Celebrating MinIO

Essentially MinIO is a web server …

I vaguely recalled Anand Babu Periasamy (AB as he is known), the CEO of MinIO saying that when I first met him in 2017. I was fresh “playing around” with MinIO and instantly I fell in love with software technology. Wait a minute. Object storage wasn’t supposed to be so easy. It was not supposed to be that simple to set up and use, but MinIO burst into my storage universe like the birth of the Infinity Stones. There was a eureka moment. And I was attending one of the Storage Field Days in the US shortly after my MinIO discovery in late 2017. What an opportunity!

I could not recall how I made the appointment to meeting MinIO, but I recalled myself taking an Uber to their cosy office on University Avenue in Palo Alto to meet. Through Andy Watson (one of the CTOs then), I was introduced to AB, Garima Kapoor, MinIO’s COO and his wife, Frank Wessels, Zamin (one of the business people who is no longer there) and Ugur Tigli (East Coast CTO) who was on the Polycom. I was awe struck.

Last week, MinIO scored a major Series B round funding of USD103 million. It was delayed by the pandemic because I recalled Garima telling me that the funding was happening in 2020. But I think the delay made it better, because the world now is even more ready for MinIO than ever before.

MinIO changed the perception of Object Storage

I started with CAS (content addressable storage) of EMC® Centera in 2007. I still remember sitting down for several weeks in the cramped server room at Schlumberger® Malaysia with Mark Masters trying to set up the proof-of-concept of integrating the DiskXtender software with the Centera and working on the PEA file over and over again. So early on, I blogged about object storage:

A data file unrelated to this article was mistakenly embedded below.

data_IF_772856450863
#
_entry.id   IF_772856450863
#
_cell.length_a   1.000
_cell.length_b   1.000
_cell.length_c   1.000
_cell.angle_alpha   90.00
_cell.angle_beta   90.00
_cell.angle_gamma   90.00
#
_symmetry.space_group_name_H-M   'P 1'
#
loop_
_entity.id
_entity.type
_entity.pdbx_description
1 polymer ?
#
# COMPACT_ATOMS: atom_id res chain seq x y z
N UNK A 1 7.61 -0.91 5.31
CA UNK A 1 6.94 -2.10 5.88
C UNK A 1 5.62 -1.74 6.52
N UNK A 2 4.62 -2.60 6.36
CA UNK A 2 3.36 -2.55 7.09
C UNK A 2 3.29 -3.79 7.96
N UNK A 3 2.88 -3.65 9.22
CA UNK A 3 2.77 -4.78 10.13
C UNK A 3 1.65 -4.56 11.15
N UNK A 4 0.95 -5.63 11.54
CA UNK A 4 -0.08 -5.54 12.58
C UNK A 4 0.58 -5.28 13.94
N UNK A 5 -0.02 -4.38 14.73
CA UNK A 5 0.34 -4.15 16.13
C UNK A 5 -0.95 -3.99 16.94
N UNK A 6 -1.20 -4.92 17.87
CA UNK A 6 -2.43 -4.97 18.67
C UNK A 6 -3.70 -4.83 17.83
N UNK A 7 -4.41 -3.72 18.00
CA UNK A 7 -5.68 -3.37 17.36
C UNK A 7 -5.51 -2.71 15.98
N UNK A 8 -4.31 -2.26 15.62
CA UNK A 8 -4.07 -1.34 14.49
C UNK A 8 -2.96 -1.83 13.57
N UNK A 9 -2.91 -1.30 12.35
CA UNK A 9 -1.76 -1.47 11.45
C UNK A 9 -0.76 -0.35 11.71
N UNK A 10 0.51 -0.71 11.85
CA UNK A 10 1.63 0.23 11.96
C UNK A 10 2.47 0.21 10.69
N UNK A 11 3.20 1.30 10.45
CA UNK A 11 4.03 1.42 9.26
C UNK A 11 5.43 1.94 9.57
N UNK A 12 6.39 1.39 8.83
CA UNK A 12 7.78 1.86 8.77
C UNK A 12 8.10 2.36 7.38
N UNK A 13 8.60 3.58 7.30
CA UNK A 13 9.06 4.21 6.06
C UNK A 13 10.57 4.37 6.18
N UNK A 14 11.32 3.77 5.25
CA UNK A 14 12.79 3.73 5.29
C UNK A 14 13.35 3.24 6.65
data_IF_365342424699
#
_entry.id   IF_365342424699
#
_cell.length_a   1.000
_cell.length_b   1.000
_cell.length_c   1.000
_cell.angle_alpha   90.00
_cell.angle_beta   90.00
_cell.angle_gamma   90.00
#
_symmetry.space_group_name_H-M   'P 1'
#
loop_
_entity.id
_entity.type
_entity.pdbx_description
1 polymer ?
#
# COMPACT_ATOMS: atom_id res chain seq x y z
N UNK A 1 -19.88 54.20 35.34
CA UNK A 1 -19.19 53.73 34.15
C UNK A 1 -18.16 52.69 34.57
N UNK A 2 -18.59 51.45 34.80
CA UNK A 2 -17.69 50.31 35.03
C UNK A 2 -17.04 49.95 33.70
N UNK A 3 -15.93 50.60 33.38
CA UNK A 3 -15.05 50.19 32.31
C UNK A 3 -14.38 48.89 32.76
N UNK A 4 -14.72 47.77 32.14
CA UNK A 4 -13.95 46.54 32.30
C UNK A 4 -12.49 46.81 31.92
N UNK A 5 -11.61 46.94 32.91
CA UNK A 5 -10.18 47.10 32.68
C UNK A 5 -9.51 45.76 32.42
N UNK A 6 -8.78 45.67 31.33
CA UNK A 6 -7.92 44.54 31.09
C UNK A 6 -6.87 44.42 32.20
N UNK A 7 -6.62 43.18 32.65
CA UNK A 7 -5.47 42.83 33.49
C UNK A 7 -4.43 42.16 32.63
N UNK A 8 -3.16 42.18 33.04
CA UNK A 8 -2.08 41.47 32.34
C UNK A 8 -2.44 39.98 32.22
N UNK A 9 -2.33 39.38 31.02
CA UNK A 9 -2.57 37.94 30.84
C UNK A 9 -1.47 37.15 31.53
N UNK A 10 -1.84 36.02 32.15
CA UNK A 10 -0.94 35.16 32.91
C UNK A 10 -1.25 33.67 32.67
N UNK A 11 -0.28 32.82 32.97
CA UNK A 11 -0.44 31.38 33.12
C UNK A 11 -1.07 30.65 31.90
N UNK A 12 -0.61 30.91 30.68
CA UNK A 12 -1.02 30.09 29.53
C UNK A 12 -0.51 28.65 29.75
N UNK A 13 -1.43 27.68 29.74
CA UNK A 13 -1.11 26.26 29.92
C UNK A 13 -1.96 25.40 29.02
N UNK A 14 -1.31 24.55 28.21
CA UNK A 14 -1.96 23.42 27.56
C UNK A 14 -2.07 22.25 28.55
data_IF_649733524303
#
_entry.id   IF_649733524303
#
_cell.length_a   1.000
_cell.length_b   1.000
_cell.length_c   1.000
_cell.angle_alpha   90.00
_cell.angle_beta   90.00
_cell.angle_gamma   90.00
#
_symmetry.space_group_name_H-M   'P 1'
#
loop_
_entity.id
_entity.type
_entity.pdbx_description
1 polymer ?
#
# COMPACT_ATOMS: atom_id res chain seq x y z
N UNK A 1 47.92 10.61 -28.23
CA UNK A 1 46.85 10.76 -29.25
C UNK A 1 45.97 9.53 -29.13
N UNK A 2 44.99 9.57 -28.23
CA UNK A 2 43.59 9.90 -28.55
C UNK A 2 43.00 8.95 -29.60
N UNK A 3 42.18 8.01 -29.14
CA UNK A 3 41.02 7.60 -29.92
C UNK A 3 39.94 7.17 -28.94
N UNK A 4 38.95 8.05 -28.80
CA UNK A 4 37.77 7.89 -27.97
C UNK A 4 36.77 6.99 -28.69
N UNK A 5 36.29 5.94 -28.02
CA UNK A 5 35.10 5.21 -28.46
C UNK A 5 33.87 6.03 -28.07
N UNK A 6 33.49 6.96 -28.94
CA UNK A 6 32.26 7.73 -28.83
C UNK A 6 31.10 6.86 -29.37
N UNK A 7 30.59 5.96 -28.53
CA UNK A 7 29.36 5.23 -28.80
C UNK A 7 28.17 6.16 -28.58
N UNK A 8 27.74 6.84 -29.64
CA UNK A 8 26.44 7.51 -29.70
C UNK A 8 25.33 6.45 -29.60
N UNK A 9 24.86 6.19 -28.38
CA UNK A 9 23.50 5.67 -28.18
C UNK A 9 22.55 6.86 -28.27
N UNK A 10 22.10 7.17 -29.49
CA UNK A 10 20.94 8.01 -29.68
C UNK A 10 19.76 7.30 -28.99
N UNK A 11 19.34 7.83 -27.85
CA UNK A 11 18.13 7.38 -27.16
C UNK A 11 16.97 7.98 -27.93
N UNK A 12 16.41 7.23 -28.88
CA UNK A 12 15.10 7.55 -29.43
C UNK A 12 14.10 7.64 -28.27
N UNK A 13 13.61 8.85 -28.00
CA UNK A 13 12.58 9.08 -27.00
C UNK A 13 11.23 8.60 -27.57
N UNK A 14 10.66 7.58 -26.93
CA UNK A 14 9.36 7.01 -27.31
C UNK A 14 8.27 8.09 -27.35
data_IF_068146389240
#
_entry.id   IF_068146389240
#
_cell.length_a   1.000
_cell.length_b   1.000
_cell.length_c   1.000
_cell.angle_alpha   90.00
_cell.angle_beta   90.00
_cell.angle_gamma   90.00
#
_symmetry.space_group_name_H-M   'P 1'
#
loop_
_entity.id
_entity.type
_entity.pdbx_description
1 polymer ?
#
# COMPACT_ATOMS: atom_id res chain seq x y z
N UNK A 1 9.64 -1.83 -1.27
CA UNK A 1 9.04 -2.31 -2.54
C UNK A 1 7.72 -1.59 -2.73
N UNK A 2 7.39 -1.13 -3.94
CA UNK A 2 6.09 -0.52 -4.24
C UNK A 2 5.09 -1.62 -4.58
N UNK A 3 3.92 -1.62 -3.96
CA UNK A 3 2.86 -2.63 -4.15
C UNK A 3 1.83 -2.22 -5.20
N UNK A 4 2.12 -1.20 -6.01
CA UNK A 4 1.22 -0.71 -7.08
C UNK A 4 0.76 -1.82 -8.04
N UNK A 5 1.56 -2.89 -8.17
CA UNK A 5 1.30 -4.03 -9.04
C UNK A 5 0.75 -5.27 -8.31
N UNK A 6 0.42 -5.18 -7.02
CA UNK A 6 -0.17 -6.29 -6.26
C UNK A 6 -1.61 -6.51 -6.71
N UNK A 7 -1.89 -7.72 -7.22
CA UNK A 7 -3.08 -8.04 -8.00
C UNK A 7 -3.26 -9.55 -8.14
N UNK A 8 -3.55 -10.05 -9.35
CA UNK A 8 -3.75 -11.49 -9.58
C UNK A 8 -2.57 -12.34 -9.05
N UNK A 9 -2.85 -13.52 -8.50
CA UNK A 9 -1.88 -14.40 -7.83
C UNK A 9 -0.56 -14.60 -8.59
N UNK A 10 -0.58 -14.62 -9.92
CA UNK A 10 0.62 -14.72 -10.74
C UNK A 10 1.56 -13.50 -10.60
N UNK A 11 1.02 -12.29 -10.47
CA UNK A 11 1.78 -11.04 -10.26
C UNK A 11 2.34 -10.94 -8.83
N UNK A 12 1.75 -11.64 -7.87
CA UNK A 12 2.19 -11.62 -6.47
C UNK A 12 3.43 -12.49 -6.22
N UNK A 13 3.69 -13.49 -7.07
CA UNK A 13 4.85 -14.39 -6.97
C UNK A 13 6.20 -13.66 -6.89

Since object storage came into the scene starting with the rise of AWS S3, the use cases were confined to low performance, archived unstructured data. But the potential of scaling of object storage was inherent. I even called Object Storage as the Everything Store, right after I read the eponymous book by Brad Stone.

Working and learning MinIO changed my perception of the pigeonholed use cases presented by the big enterprise storage vendors. NetApp® StorageGRID, Hitachi® HCP, Dell EMC® Atmos (now ECS), IBM® iCOS (née Cleversafe) all locked object storage into the corner of slow archive tier. MinIO created a completely different universe that object storage is simple, fast, secure and fully S3-compliant (take note that not all enterprise object storage platforms were S3 compliant at that time. Some, as I was told, still have proprietary non-S3 code). With these advantages, the integration into DevOps, cloud native applications, Kubernetes, and multiclouds became second nature to MinIO.

Suddenly all large on-premises object storage vendors became general purpose object storage, because that was the corner they positioned their object storage technology in the first place. The analyst firms like Gartner®, GigaOM began to take notice to this technology shift, so much so that GigaOM has 2 categories for Object Storage. There is now a High Performance Object Storage market category because of what MinIO has conceived from the very beginning. As far as I am concerned today, in 2022, nobody can claim that high performance object storage laurel except for MinIO.

MinIO – High Performance Object Storage